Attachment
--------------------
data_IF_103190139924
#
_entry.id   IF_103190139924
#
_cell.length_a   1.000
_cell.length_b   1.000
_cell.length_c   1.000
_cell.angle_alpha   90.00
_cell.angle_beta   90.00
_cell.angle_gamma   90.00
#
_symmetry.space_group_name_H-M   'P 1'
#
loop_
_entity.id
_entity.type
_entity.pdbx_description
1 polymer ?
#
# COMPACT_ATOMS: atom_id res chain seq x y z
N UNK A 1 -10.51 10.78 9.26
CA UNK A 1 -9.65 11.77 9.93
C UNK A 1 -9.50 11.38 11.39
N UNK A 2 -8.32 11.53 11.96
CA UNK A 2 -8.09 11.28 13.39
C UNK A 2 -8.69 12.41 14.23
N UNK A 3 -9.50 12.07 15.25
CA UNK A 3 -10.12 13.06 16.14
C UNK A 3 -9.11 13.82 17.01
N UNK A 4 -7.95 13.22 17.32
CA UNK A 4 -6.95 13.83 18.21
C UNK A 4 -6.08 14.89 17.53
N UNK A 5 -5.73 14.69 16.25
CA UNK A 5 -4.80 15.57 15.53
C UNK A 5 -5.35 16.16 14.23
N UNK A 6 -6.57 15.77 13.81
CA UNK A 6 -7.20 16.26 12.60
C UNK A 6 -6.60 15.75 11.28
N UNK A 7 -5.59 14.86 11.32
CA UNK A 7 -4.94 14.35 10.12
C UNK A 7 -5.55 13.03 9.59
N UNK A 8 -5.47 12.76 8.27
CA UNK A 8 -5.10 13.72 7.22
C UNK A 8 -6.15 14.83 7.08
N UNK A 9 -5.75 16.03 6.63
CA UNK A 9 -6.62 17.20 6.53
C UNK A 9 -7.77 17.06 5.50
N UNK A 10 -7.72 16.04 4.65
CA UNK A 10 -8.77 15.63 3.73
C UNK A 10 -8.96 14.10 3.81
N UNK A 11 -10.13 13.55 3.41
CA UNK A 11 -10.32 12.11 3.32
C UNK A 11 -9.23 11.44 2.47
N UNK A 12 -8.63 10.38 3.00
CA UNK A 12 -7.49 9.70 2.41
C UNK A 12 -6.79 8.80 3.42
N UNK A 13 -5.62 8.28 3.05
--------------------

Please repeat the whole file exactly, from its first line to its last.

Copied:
data_IF_103190139924
#
_entry.id   IF_103190139924
#
_cell.length_a   1.000
_cell.length_b   1.000
_cell.length_c   1.000
_cell.angle_alpha   90.00
_cell.angle_beta   90.00
_cell.angle_gamma   90.00
#
_symmetry.space_group_name_H-M   'P 1'
#
loop_
_entity.id
_entity.type
_entity.pdbx_description
1 polymer ?
#
# COMPACT_ATOMS: atom_id res chain seq x y z
N UNK A 1 -10.51 10.78 9.26
CA UNK A 1 -9.65 11.77 9.93
C UNK A 1 -9.50 11.38 11.39
N UNK A 2 -8.32 11.53 11.96
CA UNK A 2 -8.09 11.28 13.39
C UNK A 2 -8.69 12.41 14.23
N UNK A 3 -9.50 12.07 15.25
CA UNK A 3 -10.12 13.06 16.14
C UNK A 3 -9.11 13.82 17.01
N UNK A 4 -7.95 13.22 17.32
CA UNK A 4 -6.95 13.83 18.21
C UNK A 4 -6.08 14.89 17.53
N UNK A 5 -5.73 14.69 16.25
CA UNK A 5 -4.80 15.57 15.53
C UNK A 5 -5.35 16.16 14.23
N UNK A 6 -6.57 15.77 13.81
CA UNK A 6 -7.20 16.26 12.60
C UNK A 6 -6.60 15.75 11.28
N UNK A 7 -5.59 14.86 11.32
CA UNK A 7 -4.94 14.35 10.12
C UNK A 7 -5.55 13.03 9.59
N UNK A 8 -5.47 12.76 8.27
CA UNK A 8 -5.10 13.72 7.22
C UNK A 8 -6.15 14.83 7.08
N UNK A 9 -5.75 16.03 6.63
CA UNK A 9 -6.62 17.20 6.53
C UNK A 9 -7.77 17.06 5.50
N UNK A 10 -7.72 16.04 4.65
CA UNK A 10 -8.77 15.63 3.73
C UNK A 10 -8.96 14.10 3.81
N UNK A 11 -10.13 13.55 3.41
CA UNK A 11 -10.32 12.11 3.32
C UNK A 11 -9.23 11.44 2.47
N UNK A 12 -8.63 10.38 3.00
CA UNK A 12 -7.49 9.70 2.41
C UNK A 12 -6.79 8.80 3.42
N UNK A 13 -5.62 8.28 3.05